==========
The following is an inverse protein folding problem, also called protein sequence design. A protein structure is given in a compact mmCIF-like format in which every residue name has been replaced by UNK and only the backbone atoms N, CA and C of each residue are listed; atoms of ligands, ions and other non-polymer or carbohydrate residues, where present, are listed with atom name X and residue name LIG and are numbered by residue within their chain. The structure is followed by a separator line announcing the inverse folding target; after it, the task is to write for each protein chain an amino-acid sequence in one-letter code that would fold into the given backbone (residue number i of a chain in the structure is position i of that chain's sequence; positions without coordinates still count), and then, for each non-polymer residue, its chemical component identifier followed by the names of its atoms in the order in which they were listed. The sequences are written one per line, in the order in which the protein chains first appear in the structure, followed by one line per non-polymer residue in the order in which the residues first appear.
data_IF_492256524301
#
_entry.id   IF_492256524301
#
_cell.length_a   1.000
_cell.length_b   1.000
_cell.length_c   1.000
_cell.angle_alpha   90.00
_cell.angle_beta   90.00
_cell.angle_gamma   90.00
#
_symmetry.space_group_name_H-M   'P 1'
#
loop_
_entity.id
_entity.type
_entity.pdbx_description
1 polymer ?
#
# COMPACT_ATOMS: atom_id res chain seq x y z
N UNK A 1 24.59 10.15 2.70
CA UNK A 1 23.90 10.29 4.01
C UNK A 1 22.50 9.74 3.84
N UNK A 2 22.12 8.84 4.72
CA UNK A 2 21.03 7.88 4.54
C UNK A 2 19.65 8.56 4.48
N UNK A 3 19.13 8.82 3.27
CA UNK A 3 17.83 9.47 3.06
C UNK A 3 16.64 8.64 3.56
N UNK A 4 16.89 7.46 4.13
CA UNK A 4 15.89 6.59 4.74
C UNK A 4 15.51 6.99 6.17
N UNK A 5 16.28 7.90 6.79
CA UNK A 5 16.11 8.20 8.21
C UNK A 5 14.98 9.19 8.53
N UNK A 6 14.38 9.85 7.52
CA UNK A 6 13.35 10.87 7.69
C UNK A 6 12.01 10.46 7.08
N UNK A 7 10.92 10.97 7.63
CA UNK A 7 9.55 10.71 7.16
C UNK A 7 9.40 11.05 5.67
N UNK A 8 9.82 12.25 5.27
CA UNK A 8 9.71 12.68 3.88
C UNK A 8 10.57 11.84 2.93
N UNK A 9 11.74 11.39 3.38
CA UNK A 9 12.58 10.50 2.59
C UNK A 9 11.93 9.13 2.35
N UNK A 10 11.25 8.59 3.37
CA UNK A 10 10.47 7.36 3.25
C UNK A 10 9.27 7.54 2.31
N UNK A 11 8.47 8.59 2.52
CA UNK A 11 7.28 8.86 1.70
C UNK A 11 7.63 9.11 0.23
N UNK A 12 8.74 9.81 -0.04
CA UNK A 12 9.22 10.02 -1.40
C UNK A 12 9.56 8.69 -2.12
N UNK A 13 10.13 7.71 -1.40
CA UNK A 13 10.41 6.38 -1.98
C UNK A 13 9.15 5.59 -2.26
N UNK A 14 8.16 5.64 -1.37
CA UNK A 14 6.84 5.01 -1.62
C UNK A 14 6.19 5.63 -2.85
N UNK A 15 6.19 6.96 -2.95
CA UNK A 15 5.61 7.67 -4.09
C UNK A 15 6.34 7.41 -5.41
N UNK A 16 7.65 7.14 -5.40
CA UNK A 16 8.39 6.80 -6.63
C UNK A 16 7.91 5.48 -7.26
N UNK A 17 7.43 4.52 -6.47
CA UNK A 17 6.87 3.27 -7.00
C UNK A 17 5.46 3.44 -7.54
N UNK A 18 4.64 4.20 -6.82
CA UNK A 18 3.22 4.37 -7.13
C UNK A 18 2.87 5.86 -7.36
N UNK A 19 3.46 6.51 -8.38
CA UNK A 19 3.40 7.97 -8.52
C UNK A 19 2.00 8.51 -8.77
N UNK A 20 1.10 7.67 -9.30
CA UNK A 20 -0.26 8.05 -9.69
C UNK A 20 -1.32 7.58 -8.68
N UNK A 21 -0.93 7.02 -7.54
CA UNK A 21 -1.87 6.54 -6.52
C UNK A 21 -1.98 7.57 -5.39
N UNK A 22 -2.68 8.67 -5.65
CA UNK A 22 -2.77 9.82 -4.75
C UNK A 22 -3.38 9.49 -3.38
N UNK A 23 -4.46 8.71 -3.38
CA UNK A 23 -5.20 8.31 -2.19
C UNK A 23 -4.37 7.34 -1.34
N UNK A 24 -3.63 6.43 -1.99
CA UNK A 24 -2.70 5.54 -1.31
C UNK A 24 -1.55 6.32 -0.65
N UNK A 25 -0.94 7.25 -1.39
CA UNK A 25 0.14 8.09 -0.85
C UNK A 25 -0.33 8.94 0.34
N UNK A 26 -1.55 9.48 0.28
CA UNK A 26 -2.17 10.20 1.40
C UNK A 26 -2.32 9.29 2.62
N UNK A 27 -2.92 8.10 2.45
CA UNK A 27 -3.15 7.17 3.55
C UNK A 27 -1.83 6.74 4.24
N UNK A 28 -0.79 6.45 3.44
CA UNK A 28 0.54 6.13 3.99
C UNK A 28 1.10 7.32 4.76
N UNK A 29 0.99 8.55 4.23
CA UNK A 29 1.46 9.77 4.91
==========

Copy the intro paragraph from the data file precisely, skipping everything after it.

The following is an inverse protein folding problem, also called protein sequence design. A protein structure is given in a compact mmCIF-like format in which every residue name has been replaced by UNK and only the backbone atoms N, CA and C of each residue are listed; atoms of ligands, ions and other non-polymer or carbohydrate residues, where present, are listed with atom name X and residue name LIG and are numbered by residue within their chain. The structure is followed by a separator line announcing the inverse folding target; after it, the task is to write for each protein chain an amino-acid sequence in one-letter code that would fold into the given backbone (residue number i of a chain in the structure is position i of that chain's sequence; positions without coordinates still count), and then, for each non-polymer residue, its chemical component identifier followed by the names of its atoms in the order in which they were listed. The sequences are written one per line, in the order in which the protein chains first appear in the structure, followed by one line per non-polymer residue in the order in which the residues first appear.